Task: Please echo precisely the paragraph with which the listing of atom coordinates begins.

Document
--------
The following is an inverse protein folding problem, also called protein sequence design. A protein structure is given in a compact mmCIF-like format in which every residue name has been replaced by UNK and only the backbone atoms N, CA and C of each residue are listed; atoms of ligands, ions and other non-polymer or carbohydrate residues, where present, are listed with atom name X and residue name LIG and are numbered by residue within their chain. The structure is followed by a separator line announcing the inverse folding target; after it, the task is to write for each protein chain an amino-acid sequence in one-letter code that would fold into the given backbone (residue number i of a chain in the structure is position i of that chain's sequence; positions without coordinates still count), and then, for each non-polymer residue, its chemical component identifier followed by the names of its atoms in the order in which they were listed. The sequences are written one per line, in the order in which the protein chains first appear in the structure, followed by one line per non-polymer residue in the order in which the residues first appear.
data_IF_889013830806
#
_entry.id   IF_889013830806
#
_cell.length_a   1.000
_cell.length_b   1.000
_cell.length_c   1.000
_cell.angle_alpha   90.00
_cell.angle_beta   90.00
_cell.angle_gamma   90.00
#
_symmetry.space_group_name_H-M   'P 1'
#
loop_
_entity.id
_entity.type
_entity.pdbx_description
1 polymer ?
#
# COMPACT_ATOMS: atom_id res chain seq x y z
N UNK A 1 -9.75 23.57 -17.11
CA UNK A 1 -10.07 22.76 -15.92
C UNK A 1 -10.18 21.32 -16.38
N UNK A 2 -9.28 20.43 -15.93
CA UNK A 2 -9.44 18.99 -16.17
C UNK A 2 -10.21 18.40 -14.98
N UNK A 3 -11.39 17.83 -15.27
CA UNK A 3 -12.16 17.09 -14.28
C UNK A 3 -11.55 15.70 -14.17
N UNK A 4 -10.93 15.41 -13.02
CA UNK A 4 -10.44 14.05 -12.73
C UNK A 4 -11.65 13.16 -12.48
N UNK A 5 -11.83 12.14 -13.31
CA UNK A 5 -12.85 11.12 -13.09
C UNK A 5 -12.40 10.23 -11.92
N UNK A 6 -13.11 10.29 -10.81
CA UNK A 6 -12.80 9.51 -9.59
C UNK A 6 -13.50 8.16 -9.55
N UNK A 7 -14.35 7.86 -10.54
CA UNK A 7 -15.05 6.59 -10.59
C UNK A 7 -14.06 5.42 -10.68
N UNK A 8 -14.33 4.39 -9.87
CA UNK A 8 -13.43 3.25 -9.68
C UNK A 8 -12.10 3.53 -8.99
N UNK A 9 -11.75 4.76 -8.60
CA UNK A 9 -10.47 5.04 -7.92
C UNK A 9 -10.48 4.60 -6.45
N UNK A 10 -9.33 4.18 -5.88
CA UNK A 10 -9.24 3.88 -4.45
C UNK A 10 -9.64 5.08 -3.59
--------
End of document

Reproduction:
The following is an inverse protein folding problem, also called protein sequence design. A protein structure is given in a compact mmCIF-like format in which every residue name has been replaced by UNK and only the backbone atoms N, CA and C of each residue are listed; atoms of ligands, ions and other non-polymer or carbohydrate residues, where present, are listed with atom name X and residue name LIG and are numbered by residue within their chain. The structure is followed by a separator line announcing the inverse folding target; after it, the task is to write for each protein chain an amino-acid sequence in one-letter code that would fold into the given backbone (residue number i of a chain in the structure is position i of that chain's sequence; positions without coordinates still count), and then, for each non-polymer residue, its chemical component identifier followed by the names of its atoms in the order in which they were listed. The sequences are written one per line, in the order in which the protein chains first appear in the structure, followed by one line per non-polymer residue in the order in which the residues first appear.